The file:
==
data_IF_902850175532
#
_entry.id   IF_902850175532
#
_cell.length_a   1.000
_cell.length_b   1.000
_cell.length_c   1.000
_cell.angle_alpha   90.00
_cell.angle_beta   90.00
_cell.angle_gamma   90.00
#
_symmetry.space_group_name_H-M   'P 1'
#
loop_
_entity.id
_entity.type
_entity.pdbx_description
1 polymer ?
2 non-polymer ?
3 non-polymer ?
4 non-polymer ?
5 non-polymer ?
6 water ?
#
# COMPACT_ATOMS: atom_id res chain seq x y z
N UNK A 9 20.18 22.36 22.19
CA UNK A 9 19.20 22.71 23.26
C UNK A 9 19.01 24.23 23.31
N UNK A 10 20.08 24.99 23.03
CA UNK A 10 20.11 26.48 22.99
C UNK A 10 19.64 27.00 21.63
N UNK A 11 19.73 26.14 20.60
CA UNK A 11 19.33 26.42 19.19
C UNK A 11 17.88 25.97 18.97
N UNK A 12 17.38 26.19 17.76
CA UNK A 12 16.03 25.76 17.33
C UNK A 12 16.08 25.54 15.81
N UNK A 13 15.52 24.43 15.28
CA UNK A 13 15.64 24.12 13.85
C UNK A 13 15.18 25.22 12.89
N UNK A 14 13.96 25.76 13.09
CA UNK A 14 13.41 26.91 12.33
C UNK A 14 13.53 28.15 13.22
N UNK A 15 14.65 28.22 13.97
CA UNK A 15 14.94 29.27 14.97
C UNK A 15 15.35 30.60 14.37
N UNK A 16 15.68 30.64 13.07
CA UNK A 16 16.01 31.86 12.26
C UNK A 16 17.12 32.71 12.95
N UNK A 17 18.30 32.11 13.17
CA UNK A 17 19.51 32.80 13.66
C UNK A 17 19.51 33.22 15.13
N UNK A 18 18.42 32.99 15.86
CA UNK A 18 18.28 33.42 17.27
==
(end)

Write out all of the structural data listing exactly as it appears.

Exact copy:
data_IF_902850175532
#
_entry.id   IF_902850175532
#
_cell.length_a   1.000
_cell.length_b   1.000
_cell.length_c   1.000
_cell.angle_alpha   90.00
_cell.angle_beta   90.00
_cell.angle_gamma   90.00
#
_symmetry.space_group_name_H-M   'P 1'
#
loop_
_entity.id
_entity.type
_entity.pdbx_description
1 polymer ?
2 non-polymer ?
3 non-polymer ?
4 non-polymer ?
5 non-polymer ?
6 water ?
#
# COMPACT_ATOMS: atom_id res chain seq x y z
N UNK A 9 20.18 22.36 22.19
CA UNK A 9 19.20 22.71 23.26
C UNK A 9 19.01 24.23 23.31
N UNK A 10 20.08 24.99 23.03
CA UNK A 10 20.11 26.48 22.99
C UNK A 10 19.64 27.00 21.63
N UNK A 11 19.73 26.14 20.60
CA UNK A 11 19.33 26.42 19.19
C UNK A 11 17.88 25.97 18.97
N UNK A 12 17.38 26.19 17.76
CA UNK A 12 16.03 25.76 17.33
C UNK A 12 16.08 25.54 15.81
N UNK A 13 15.52 24.43 15.28
CA UNK A 13 15.64 24.12 13.85
C UNK A 13 15.18 25.22 12.89
N UNK A 14 13.96 25.76 13.09
CA UNK A 14 13.41 26.91 12.33
C UNK A 14 13.53 28.15 13.22
N UNK A 15 14.65 28.22 13.97
CA UNK A 15 14.94 29.27 14.97
C UNK A 15 15.35 30.60 14.37
N UNK A 16 15.68 30.64 13.07
CA UNK A 16 16.01 31.86 12.26
C UNK A 16 17.12 32.71 12.95
N UNK A 17 18.30 32.11 13.17
CA UNK A 17 19.51 32.80 13.66
C UNK A 17 19.51 33.22 15.13
N UNK A 18 18.42 32.99 15.86
CA UNK A 18 18.28 33.42 17.27